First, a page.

The Kremlin narrative is that the separatists are defending their hometowns from Ukrainian troops. Pro-Kyiv Ukrainians dismiss the claims as a facade to mask Russia’s direct aggression and de facto occupation.
Old billboards dangle in the wind, with an ominous creak, on nearly deserted streets with damaged buildings all around.
On patrol, several checkpoints exist on the way to the former airport. Someone fires a warning shot from a Kalashnikov. Journalists are not welcome. Gaika calms them down, saying that everything is under control and that their positions will not be photographed.
“These are tanks taken from the Ukrainians. They do not want them to be published,” she says.
The ruins of the Donetsk Airport are a few hundred yards away. Despite the Feb. 15 truce, mortars continue to hit the area occasionally.
Here the Sparta Battalion fought one of the most symbolic battles of the war. The takeover of the Donetsk airport by the Kremlin-backed militants in January was a blow to the morale of Ukrainian troops who defended it for months.
“I was here in January,” Dasha says. “You know, for me it all started in a hospital at the beginning of the war. I worked there for three weeks, but every day I had the feeling I wasn’t doing enough. So I went to Motorola and I enrolled in the Sparta Battalion. There was Ryzhik—she immediately accepted me—and then I also met Gaika and we became good friends as well as fellow soldiers.”
“You know, in Sloviansk I still have a lot of friends who support Ukraine. Well, I used to… Because since I came to fight here in Donetsk they don’t want to hear from me anymore. They say they that I’m a separatist, that I’ve become a terrorist, that I fight against my homeland. But my homeland is this one, Donbass, Novorossia.”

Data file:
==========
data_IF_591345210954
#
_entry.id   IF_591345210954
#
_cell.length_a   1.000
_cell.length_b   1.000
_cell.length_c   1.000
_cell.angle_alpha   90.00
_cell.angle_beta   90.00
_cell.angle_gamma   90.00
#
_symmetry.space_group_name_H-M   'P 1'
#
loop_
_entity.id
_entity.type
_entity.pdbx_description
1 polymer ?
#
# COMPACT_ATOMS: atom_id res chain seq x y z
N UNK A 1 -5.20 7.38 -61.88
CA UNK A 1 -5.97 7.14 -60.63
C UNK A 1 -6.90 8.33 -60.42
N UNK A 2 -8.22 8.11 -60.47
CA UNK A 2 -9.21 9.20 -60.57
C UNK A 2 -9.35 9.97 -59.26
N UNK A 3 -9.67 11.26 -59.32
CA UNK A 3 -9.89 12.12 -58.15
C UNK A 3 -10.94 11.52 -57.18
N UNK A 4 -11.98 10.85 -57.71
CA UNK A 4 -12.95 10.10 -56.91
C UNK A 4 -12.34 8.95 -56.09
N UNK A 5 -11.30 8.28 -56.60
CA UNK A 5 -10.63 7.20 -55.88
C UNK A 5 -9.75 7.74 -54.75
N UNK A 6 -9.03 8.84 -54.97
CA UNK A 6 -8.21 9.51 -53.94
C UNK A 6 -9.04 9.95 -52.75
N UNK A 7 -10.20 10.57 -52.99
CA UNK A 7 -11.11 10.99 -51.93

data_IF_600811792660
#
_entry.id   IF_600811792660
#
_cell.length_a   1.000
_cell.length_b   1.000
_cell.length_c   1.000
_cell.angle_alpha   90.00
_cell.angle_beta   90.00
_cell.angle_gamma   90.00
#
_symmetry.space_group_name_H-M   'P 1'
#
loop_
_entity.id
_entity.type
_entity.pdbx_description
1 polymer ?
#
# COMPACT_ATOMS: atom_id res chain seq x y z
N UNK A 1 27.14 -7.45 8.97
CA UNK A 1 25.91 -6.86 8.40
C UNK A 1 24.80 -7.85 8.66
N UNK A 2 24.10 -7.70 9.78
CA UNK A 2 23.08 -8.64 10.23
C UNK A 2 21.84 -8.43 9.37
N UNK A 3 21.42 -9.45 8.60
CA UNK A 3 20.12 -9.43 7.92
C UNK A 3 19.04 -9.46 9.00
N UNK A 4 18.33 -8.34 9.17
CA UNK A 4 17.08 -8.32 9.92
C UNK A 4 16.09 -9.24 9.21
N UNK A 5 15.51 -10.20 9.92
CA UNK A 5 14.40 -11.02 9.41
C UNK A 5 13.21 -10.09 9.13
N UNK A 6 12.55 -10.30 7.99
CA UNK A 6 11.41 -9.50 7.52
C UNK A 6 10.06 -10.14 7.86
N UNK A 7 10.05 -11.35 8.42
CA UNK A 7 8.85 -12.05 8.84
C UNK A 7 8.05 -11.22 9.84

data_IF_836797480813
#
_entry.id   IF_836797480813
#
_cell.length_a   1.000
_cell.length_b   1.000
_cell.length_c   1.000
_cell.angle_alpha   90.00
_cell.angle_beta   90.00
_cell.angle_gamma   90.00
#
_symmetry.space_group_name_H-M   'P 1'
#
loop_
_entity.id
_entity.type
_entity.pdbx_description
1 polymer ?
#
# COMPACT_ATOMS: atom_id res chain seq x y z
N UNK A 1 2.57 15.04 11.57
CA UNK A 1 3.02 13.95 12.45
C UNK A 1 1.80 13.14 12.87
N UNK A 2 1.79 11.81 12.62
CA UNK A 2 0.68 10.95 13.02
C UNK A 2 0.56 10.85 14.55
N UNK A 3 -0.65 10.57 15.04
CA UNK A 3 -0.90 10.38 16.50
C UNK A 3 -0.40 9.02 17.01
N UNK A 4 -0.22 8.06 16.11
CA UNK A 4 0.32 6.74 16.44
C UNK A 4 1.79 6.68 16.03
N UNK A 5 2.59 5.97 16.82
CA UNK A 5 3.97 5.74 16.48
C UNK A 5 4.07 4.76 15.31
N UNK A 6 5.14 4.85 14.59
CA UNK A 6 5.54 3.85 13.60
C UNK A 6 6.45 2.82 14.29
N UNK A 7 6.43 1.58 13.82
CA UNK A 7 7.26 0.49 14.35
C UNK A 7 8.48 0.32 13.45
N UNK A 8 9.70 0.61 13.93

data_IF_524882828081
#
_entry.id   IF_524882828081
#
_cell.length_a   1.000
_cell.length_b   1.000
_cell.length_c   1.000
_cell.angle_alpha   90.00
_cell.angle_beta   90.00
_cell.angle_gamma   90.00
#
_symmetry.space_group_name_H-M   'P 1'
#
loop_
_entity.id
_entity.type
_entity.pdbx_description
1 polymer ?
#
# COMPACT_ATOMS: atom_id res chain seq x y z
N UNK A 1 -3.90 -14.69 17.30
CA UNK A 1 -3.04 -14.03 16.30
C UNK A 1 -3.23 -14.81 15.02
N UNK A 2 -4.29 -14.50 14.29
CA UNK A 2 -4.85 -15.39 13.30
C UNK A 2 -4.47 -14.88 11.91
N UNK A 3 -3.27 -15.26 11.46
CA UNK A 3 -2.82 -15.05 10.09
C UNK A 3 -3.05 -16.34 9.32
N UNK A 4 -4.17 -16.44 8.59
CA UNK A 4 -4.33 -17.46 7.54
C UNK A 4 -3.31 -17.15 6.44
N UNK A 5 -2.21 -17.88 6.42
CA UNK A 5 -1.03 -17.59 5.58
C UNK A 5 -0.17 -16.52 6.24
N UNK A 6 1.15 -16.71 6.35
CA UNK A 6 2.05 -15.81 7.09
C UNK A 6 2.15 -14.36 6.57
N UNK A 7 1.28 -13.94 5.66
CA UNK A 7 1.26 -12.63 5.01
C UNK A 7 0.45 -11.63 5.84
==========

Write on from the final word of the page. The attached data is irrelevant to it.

A car approaches. Two gunmen get out and stare grimly at us. No one here has their ranks on their insignia and you never know who is the highest in the hierarchy. “If you want to stay here, those are not enough,” says one of the soldiers, pointing at the Kalashnikovs. The other one pulls a couple of bazookas out of the car trunk and passes them to the women.
“Do you know how to use this?” he asks Gaika. She shakes her head no. “Well, remove the safety catch, this way. Then put it on your shoulder, raise the viewfinder, point, pull the trigger and … hasta la vista.”
All of them laugh out loud.
The road that runs from the airport to the northern side of the station is a desolate landscape of fallen trees and bombed buildings. Asphalt is marked with tank treads. Vladimir drives, avoiding the fallen logs and grenade craters.
The route takes the group past the heavily damaged train station and the suburb of Kuybishevsky, where those who could not flee elsewhere continue to live, despite the shelling. Gaika, Ryzhik and Dasha’s words about victory and peace are not consistent with the destruction and devastation around.
Back at base, a tank passes at high speed and disappears behind the high gate. They say Motorola was on board, back from the war front. The women are in a hurry to return. Before they, too, disappear behind the gate, Ryzhik requests: “Please, when you write, say that we are not terrorists. Maybe our friends on the other side will read it. ”
To celebrate the Jordanian King, King Abdullah's Accession to the Throne on June 9, 1999. I will post information about King Abdullah II with his special forces.
11 photos showing King Abdullah II of Jordan being a total badass
Feb 6 2015, 12:35 PM
Jordanian F-16’s launched 20 airstrikes on ISIS targets on Thursday following King Abdullah II’s declaration to wage a “harsh” war against the militants after the brutal execution of captured Jordanian pilotMoaz al-Kasasbe.
King Abdullah II speaks with military officials during an exercise.
King Abdullah II observing a military exercise in November 2013.
Dubbed the “warrior king,” Jordan’s 53-year-old leader has clocked in 35 years of military service.
King Abdullah II attends a military ceremony in Jordan.